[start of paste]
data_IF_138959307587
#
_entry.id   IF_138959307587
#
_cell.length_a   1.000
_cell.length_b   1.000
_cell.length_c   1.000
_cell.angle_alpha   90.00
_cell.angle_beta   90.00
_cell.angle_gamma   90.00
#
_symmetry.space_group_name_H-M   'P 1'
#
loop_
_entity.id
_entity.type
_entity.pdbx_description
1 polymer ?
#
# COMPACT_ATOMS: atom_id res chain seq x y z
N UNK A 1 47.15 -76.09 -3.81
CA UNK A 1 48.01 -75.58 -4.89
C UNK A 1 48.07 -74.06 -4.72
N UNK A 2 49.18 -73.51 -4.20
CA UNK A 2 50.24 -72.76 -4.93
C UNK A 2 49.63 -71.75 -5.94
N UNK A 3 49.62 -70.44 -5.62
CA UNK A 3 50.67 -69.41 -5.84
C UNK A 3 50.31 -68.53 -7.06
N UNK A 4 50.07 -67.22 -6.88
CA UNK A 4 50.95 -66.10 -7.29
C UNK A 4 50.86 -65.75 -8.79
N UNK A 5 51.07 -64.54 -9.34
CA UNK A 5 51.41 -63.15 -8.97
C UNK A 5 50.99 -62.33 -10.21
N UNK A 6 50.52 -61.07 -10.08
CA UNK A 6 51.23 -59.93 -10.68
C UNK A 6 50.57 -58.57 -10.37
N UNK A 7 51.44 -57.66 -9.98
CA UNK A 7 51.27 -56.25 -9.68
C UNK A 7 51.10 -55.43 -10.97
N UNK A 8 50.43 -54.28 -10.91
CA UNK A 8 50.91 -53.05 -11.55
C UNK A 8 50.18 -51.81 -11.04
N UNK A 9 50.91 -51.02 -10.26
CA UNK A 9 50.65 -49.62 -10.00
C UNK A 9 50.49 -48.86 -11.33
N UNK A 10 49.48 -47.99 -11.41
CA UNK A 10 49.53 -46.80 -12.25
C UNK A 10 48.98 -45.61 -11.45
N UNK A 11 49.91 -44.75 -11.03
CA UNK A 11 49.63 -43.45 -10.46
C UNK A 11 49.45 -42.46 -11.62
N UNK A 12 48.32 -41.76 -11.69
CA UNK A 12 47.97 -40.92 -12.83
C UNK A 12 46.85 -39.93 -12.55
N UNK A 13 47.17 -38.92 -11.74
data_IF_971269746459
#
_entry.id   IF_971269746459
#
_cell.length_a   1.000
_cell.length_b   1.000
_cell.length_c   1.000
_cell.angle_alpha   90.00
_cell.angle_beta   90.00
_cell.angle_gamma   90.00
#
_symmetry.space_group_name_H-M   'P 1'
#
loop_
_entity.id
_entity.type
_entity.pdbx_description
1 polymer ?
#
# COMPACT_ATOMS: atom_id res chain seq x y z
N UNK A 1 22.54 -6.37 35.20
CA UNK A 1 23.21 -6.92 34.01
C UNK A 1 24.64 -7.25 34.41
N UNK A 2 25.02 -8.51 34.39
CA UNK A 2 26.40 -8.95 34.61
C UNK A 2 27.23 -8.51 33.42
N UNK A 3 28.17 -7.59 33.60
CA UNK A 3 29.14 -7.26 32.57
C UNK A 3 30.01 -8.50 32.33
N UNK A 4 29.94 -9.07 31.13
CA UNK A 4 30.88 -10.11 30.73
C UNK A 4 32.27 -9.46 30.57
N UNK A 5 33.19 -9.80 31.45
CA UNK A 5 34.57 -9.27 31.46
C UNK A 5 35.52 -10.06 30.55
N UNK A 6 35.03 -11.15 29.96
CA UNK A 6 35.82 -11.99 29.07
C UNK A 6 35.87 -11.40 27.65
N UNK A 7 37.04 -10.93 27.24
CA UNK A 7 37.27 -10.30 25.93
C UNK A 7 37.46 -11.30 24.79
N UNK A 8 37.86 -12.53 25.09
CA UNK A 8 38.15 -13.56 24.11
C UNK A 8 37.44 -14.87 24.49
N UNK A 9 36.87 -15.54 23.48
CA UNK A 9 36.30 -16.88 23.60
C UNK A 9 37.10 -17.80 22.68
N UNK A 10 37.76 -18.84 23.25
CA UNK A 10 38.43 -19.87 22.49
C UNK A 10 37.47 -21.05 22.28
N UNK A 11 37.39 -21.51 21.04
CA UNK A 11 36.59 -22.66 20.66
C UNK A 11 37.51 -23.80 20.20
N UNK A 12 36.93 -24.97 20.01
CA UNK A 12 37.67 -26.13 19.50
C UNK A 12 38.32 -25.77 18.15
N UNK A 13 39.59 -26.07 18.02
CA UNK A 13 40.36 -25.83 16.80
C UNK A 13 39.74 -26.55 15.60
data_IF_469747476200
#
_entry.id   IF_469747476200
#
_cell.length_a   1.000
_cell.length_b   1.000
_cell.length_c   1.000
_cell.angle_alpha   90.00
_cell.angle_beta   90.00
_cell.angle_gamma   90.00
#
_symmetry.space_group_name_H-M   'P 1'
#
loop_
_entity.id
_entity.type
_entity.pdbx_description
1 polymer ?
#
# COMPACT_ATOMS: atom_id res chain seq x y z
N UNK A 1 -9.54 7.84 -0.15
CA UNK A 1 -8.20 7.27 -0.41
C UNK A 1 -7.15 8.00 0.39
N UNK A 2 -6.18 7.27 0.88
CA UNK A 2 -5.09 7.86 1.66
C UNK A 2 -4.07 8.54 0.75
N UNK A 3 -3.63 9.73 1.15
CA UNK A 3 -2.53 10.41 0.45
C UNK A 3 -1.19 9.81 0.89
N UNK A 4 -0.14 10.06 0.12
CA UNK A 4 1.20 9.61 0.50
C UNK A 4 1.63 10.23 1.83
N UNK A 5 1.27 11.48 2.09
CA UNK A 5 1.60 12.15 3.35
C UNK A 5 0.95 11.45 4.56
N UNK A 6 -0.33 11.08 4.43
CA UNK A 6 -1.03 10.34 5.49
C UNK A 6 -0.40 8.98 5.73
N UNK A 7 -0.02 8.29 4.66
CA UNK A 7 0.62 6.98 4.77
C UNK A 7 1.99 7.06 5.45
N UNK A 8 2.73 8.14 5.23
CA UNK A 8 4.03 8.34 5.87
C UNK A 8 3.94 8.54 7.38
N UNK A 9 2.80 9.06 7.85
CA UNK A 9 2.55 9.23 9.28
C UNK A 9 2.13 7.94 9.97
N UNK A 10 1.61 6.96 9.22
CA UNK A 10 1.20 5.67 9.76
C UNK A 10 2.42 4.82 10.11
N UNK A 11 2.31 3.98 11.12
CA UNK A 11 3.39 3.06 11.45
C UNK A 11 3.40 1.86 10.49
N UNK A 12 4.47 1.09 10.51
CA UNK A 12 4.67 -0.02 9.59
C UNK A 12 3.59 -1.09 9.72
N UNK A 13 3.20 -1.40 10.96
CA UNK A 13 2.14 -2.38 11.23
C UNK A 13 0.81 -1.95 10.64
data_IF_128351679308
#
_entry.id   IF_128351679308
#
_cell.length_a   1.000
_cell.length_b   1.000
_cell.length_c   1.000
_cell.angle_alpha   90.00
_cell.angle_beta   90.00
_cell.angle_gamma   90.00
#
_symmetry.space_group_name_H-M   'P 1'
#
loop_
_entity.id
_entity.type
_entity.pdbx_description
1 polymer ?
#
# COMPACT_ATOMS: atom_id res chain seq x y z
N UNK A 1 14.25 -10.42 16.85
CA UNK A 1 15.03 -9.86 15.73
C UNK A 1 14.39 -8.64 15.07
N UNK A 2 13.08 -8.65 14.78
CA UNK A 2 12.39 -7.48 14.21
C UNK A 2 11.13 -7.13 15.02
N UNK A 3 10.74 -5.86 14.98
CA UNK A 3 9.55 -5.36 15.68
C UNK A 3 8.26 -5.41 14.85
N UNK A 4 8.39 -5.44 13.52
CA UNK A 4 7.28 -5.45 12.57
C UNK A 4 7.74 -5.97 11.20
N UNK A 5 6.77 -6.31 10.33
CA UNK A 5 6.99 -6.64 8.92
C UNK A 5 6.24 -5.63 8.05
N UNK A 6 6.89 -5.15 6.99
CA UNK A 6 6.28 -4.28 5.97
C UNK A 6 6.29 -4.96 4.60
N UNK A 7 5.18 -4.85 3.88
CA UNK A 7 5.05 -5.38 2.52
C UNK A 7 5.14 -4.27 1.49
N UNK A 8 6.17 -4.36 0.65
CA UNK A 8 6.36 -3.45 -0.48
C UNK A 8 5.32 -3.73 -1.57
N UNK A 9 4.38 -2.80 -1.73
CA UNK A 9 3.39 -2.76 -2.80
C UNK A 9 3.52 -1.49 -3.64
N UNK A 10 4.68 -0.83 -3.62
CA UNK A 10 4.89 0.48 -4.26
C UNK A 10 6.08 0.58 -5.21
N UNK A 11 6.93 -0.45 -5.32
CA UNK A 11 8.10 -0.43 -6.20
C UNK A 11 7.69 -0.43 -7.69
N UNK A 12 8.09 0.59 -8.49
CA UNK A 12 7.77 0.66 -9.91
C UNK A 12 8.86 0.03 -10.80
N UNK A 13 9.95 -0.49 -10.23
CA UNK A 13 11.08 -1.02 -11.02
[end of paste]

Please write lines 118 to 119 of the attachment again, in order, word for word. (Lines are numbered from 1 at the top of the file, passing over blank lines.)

#
_entry.id   IF_469747476200